A J.S. Wooley view of the Auditorium and Inn that I’ve never seen, and on the porch, young women holding a BROWN banner.
Edwin Merton McBrier had the good fortune to be a cousin on the ground floor of the Woolworth Co. In the summer of 1917, his family rented a cottage at Silver Bay. “We liked the place very much, so I bought the Old Point property where the steamers on Lake George formerly docked,” he said, much in the way that Silas Paine of Standard Oil found and purchased his dream spot. McBrier’s land included Hazle Point, known as Rowan Point now, on the north end of what is known as Van Buren’s Bay or Oneita Bay. McBrier built a home, with large stone fireplaces, servant quarters, et al, and called the place “The Brier Patch.” After their last summer at Silver Bay in 1925, the McBrier family sold their home and property to Dr. Wilbert W. White.
White was president of the Biblical Seminary of New York, associated with the missionary movement, the YMCA, and the Silver Bay Association. On the property, he established a retreat where clergy could come for “pastors only” Bible studies. He called his center Columbiona-on-Lake George. After some financial setbacks in the 1930s, perhaps because of the Depression, he was forced to sell the property in 1938.
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My thanks to Benjamin Van Buren’s Bay by Charles G. Gosselink and to the postcard printed by the Advertising Souvenir and Calender Co. of New York City.
William Terzian postcards are my favorites and this one of the chapel is the loveliest I’ve seen. The stories of Helen Hughes and William Terzian can both be found in The Dark Side of Silas Paine and Other Stories of Silver Bay.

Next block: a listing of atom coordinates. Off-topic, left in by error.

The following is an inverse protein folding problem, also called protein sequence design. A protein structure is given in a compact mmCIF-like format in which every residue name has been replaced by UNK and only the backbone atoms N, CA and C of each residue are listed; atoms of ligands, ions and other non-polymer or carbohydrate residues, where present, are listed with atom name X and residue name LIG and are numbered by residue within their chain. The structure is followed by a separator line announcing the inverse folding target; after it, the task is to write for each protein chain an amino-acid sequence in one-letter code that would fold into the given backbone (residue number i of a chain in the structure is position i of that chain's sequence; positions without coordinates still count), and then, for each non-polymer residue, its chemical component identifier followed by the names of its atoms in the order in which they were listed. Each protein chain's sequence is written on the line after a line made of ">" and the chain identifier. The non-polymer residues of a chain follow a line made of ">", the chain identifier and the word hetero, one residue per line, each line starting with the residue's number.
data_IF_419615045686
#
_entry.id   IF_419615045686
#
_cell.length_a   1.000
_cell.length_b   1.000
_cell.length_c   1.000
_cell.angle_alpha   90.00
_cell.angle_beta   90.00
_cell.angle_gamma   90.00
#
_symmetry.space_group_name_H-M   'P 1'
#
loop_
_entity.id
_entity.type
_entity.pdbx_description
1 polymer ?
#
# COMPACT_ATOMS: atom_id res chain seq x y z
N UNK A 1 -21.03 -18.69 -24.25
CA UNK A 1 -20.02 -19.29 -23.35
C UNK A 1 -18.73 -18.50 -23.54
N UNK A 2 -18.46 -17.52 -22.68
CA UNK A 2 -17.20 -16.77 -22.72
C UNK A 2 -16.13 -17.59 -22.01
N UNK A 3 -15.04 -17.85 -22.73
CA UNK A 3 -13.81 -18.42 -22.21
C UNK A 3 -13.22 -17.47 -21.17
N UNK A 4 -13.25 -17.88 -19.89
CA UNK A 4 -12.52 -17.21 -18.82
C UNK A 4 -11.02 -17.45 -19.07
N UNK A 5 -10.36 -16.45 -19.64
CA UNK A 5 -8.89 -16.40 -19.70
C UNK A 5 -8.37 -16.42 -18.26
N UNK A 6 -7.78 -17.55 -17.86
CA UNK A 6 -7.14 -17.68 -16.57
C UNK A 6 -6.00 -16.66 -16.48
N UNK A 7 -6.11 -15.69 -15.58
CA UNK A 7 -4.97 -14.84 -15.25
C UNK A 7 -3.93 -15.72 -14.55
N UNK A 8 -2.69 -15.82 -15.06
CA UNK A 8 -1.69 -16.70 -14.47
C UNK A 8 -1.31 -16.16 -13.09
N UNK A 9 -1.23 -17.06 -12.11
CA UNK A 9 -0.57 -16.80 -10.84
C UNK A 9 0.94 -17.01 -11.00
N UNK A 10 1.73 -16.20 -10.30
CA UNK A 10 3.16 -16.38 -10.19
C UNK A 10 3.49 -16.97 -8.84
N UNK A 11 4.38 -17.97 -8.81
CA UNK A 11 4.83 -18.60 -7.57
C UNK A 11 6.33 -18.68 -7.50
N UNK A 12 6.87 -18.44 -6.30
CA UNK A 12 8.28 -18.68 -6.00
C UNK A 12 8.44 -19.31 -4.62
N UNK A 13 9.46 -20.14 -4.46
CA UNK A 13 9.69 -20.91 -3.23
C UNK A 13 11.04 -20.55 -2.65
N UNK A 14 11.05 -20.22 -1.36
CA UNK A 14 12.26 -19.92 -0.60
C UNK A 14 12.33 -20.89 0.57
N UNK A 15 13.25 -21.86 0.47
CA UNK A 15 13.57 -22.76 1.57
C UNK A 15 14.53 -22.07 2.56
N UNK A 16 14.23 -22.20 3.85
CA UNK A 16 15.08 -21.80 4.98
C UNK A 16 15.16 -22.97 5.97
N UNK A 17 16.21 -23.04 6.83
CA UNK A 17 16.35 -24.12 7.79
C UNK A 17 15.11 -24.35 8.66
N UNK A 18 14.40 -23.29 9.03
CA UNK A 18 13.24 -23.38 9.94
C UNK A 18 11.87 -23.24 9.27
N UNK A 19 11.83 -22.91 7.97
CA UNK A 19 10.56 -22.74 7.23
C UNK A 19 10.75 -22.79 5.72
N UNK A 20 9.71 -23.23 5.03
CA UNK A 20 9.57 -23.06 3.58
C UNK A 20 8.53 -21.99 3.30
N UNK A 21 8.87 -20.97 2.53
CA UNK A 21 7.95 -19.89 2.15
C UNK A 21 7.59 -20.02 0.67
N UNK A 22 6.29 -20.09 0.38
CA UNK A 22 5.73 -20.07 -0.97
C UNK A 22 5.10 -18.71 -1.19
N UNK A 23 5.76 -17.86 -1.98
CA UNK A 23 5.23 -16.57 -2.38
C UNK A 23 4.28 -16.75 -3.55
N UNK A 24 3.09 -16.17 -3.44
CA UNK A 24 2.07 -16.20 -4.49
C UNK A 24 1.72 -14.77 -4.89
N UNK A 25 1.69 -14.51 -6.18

I’ve seen lots of aerial shots, but I’m not sure if I’ve ever seen this one.
Meanwhile, The Dark Side of Silas Paine and Other Stories of Silver Bay is available via Amazon.com. There’s also a copy in the Silver Bay Library (Thank you, Carol Kanis!) but if you can’t get there, Amazon is just a click away. The early reviews have been gratifying.
A photo postcard of the new classrooms. “Lowrie Hall,” named for the Rev. Walter Macon Lowrie, a Presbyterian missionary who perished at the hands of Chinese pirates, is the second building on the left, just uphill from Mills Memorial. The latter building, in the foreground on the left, was named to honor Samuel John Mills, a Congregational missionary who did missionary work in the Mississippi valley and later among the poor in New York City. While returning in 1818 from a journey to West Africa, where he had been sent by the America Colonization Society to locate a site for the repatriation of freed African-American slaves, Mills died at sea at the age of 35.